Bradfordians enjoy fewer years of good health than those living anywhere else in the country, shocking new figures show.
People from inner-city Bradford are only expected to be healthy for around 52 years of their life – the lowest rate in England – and the city’s women fare worse than its men.
The Government statistics released yesterday also uncovered major regional differences across the country. Residents of Guildford and Waverley in leafy Surrey will enjoy nearly 20 more years of a healthy life than a Bradfordian, they show. This disparity is shocking, according to two of the city’s MPs and the leader of the Council. ‘Healthy life expectancy’ estimates the average number of years a person will spend in good or very good health. The figures are created by combining data on average overall life expectancies with people’s assessments of their own health, which they gave in the latest Census.
The data is broken down into the areas covered by each of the country’s Clinical Commissioning Groups (CCGs), the GP-led bodies created in a health shake-up last year.
The Office for National Statistics, which released the data, said areas with low healthy life expectancies tended to be highly deprived, while areas with high healthy life expectancies were often far wealthier.
The Bradford City CCG has the worst figures in the whole of England. Here, the ‘healthy life’ expectancy for a man is just 52.5 years and 51.6 years for a woman. People from Bradford Districts CCG fare a little better, but are still below average, at a healthy life of 60.6 years for men and 61.3 years for women.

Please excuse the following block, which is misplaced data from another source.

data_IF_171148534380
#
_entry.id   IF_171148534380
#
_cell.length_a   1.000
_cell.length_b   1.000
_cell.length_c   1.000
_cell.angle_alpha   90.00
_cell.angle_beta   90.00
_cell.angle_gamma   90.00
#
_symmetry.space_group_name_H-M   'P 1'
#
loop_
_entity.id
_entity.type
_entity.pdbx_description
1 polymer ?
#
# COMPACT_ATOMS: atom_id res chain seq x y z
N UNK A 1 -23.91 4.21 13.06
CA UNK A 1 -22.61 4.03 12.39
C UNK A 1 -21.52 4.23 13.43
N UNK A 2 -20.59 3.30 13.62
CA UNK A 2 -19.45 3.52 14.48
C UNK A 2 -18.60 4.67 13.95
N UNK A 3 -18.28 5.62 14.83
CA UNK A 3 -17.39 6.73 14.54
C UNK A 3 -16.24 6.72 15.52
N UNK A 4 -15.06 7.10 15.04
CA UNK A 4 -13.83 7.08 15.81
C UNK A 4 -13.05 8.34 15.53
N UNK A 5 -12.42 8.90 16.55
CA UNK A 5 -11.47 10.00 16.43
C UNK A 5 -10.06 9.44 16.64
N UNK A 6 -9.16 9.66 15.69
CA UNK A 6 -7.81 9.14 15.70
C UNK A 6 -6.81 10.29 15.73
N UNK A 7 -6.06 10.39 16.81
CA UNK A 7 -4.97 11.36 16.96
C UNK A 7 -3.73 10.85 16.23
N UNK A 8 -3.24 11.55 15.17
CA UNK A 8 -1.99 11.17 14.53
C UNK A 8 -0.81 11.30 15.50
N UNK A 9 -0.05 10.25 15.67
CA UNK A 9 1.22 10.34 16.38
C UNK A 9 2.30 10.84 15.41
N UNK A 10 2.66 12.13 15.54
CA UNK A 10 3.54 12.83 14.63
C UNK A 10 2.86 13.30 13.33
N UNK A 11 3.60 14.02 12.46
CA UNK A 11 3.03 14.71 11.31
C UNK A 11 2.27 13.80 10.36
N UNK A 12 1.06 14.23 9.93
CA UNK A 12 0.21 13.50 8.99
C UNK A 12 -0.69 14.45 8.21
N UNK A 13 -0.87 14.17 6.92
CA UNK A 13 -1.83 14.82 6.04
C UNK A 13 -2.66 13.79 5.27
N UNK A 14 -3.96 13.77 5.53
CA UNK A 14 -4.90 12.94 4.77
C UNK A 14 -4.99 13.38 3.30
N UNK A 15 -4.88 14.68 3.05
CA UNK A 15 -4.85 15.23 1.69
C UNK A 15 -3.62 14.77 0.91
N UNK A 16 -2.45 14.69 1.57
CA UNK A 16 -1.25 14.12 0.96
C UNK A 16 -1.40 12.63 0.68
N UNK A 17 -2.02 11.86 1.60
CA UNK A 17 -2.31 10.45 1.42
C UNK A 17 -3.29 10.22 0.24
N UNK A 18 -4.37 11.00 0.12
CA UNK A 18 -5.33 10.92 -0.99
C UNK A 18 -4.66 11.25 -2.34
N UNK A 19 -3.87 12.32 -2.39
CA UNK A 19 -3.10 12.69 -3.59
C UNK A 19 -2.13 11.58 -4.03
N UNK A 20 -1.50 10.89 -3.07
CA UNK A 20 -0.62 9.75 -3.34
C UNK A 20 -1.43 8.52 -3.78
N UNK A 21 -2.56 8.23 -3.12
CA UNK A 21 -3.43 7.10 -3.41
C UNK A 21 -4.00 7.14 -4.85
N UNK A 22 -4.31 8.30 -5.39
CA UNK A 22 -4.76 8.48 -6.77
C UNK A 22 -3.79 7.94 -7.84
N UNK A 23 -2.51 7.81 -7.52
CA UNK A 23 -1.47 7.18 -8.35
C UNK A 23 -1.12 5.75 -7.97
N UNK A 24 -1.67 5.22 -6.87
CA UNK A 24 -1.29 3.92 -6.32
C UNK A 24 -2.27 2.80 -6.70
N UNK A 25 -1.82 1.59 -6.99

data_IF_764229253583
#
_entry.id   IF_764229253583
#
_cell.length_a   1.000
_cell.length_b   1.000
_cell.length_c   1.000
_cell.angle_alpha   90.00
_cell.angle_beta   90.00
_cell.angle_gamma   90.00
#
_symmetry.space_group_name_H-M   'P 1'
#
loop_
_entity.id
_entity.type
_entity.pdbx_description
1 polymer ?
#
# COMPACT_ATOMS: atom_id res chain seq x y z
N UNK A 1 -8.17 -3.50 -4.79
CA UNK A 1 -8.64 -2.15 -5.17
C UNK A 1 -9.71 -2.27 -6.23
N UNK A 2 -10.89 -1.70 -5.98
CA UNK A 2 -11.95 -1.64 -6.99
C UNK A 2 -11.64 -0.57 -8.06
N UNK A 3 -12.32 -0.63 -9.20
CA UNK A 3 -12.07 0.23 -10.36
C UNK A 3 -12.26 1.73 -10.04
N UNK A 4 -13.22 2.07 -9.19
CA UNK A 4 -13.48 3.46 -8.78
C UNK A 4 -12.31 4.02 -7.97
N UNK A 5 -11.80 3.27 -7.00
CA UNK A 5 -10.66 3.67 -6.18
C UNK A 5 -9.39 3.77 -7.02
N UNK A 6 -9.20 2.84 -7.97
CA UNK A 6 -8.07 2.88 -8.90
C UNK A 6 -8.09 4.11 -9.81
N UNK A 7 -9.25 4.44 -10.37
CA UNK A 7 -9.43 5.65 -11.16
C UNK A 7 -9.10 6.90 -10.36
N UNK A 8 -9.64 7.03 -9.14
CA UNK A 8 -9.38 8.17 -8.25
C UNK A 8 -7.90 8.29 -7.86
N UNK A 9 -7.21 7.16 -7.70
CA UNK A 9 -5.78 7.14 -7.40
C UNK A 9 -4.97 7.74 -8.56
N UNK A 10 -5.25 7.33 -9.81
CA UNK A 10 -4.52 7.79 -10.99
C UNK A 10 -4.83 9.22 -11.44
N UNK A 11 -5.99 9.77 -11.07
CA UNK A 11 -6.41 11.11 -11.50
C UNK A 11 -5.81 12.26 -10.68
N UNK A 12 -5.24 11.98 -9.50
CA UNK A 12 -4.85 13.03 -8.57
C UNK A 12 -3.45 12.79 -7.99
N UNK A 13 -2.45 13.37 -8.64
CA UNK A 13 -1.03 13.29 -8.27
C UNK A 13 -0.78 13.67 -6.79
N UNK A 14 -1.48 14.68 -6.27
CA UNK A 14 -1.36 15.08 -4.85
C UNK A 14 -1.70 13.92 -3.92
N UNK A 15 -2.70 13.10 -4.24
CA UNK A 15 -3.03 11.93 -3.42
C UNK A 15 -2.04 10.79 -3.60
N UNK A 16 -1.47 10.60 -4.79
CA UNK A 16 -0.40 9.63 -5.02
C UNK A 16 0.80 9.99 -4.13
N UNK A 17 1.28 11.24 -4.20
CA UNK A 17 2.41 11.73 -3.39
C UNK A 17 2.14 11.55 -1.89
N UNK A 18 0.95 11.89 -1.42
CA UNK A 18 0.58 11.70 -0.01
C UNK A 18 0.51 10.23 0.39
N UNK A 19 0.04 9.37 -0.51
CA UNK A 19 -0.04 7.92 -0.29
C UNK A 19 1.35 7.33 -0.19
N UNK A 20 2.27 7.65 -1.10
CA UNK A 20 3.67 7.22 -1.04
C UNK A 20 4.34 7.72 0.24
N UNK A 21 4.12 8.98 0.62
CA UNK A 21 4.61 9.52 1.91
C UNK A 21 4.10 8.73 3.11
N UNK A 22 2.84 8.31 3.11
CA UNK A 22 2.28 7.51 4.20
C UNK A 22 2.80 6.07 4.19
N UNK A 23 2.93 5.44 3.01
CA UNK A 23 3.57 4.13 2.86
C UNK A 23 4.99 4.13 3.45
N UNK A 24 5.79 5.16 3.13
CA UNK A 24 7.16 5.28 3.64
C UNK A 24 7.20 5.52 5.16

And people from Airedale, Wharfedale and Craven are expected to have a longer-than-average healthy life, with men expected to enjoy 65.4 years in good health and women expected to have 66.9 years.
Bradford West MP George Galloway (Respect) called the figures “deeply, deeply shocking,” and said he had immediately contacted health secretary Jeremy Hunt about them.
He said: “Where you get poverty and deprivation you get early demise at both ends of the age scale and chronic ill-health. So it’s not surprising that Bradford comes out worse than stockbroker belt Guildford.
Mr Galloway said what was not explained was why Bradford had fared so much worse than similar cities.
He said: “I have today urgently demanded answers from the health minister about what research is being done to analyse Bradford’s special health problems, but, more to the point, what Jeremy Hunt is going to do about it.”
Bradford East MP David Ward (Lib Dem), called the figures a “major concern”. He said: “The number of years that Bradfordians have compared to other areas of the county, in order to live healthy lives before they get some form of sickness, is truly shocking.
“However, what’s even more worrying is the massive differential between the CCGs within Bradford district itself.”
Dr Akram Khan, clinical chairman of Bradford City CCG said: “As a CCG we are determined to improve local people’s health and wellbeing and reduce health inequalities, and to do this we have set out an ambitious programme which focuses on tackling the early number of deaths from heart and lung diseases and stroke. “Bradford City CCG is the most deprived CCG in the country. We have a strong focus on increasing access to health services for disadvantaged groups.”
Councillor David Green, leader of Bradford Council and chairman of Bradford and Airedale Health and Wellbeing Board, said: “It’s a shocking statistic and highlights the concerns that we have been expressing for a number of years about health inequalities not just for Bradford but across the country.”